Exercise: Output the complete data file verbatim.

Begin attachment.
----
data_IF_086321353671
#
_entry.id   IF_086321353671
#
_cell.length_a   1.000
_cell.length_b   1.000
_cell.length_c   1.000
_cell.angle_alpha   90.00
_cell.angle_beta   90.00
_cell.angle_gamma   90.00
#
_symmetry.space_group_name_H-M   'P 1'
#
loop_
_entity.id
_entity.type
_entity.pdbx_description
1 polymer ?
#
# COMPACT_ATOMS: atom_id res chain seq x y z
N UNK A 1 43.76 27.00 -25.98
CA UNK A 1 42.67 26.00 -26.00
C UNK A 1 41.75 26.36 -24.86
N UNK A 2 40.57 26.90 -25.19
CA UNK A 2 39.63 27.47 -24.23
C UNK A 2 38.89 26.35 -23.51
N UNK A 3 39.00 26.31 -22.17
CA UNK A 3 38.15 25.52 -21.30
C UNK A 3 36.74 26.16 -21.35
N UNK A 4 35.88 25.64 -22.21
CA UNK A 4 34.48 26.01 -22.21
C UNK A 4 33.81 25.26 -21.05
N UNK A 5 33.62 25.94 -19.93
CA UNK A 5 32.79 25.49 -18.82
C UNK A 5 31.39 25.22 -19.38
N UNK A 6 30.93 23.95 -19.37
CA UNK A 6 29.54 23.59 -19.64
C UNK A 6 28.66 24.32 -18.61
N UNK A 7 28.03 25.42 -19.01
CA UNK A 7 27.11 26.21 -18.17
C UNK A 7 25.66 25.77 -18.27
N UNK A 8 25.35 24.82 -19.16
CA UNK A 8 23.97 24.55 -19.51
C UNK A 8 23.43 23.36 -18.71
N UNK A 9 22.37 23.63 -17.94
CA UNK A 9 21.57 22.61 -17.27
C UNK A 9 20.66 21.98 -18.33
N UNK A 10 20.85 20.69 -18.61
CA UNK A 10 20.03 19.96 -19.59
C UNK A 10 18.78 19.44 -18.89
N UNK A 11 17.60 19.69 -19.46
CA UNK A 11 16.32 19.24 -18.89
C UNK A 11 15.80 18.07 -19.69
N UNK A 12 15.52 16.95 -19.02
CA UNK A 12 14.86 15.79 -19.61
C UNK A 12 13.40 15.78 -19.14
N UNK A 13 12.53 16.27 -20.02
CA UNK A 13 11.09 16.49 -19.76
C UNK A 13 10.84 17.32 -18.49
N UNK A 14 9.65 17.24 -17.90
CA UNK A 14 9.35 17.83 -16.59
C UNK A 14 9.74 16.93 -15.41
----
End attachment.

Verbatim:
data_IF_086321353671
#
_entry.id   IF_086321353671
#
_cell.length_a   1.000
_cell.length_b   1.000
_cell.length_c   1.000
_cell.angle_alpha   90.00
_cell.angle_beta   90.00
_cell.angle_gamma   90.00
#
_symmetry.space_group_name_H-M   'P 1'
#
loop_
_entity.id
_entity.type
_entity.pdbx_description
1 polymer ?
#
# COMPACT_ATOMS: atom_id res chain seq x y z
N UNK A 1 43.76 27.00 -25.98
CA UNK A 1 42.67 26.00 -26.00
C UNK A 1 41.75 26.36 -24.86
N UNK A 2 40.57 26.90 -25.19
CA UNK A 2 39.63 27.47 -24.23
C UNK A 2 38.89 26.35 -23.51
N UNK A 3 39.00 26.31 -22.17
CA UNK A 3 38.15 25.52 -21.30
C UNK A 3 36.74 26.16 -21.35
N UNK A 4 35.88 25.64 -22.21
CA UNK A 4 34.48 26.01 -22.21
C UNK A 4 33.81 25.26 -21.05
N UNK A 5 33.62 25.94 -19.93
CA UNK A 5 32.79 25.49 -18.82
C UNK A 5 31.39 25.22 -19.38
N UNK A 6 30.93 23.95 -19.37
CA UNK A 6 29.54 23.59 -19.64
C UNK A 6 28.66 24.32 -18.61
N UNK A 7 28.03 25.42 -19.01
CA UNK A 7 27.11 26.21 -18.17
C UNK A 7 25.66 25.77 -18.27
N UNK A 8 25.35 24.82 -19.16
CA UNK A 8 23.97 24.55 -19.51
C UNK A 8 23.43 23.36 -18.71
N UNK A 9 22.37 23.63 -17.94
CA UNK A 9 21.57 22.61 -17.27
C UNK A 9 20.66 21.98 -18.33
N UNK A 10 20.85 20.69 -18.61
CA UNK A 10 20.03 19.96 -19.59
C UNK A 10 18.78 19.44 -18.89
N UNK A 11 17.60 19.69 -19.46
CA UNK A 11 16.32 19.24 -18.89
C UNK A 11 15.80 18.07 -19.69
N UNK A 12 15.52 16.95 -19.02
CA UNK A 12 14.86 15.79 -19.61
C UNK A 12 13.40 15.78 -19.14
N UNK A 13 12.53 16.27 -20.02
CA UNK A 13 11.09 16.49 -19.76
C UNK A 13 10.84 17.32 -18.49
N UNK A 14 9.65 17.24 -17.90
CA UNK A 14 9.35 17.83 -16.59
C UNK A 14 9.74 16.93 -15.41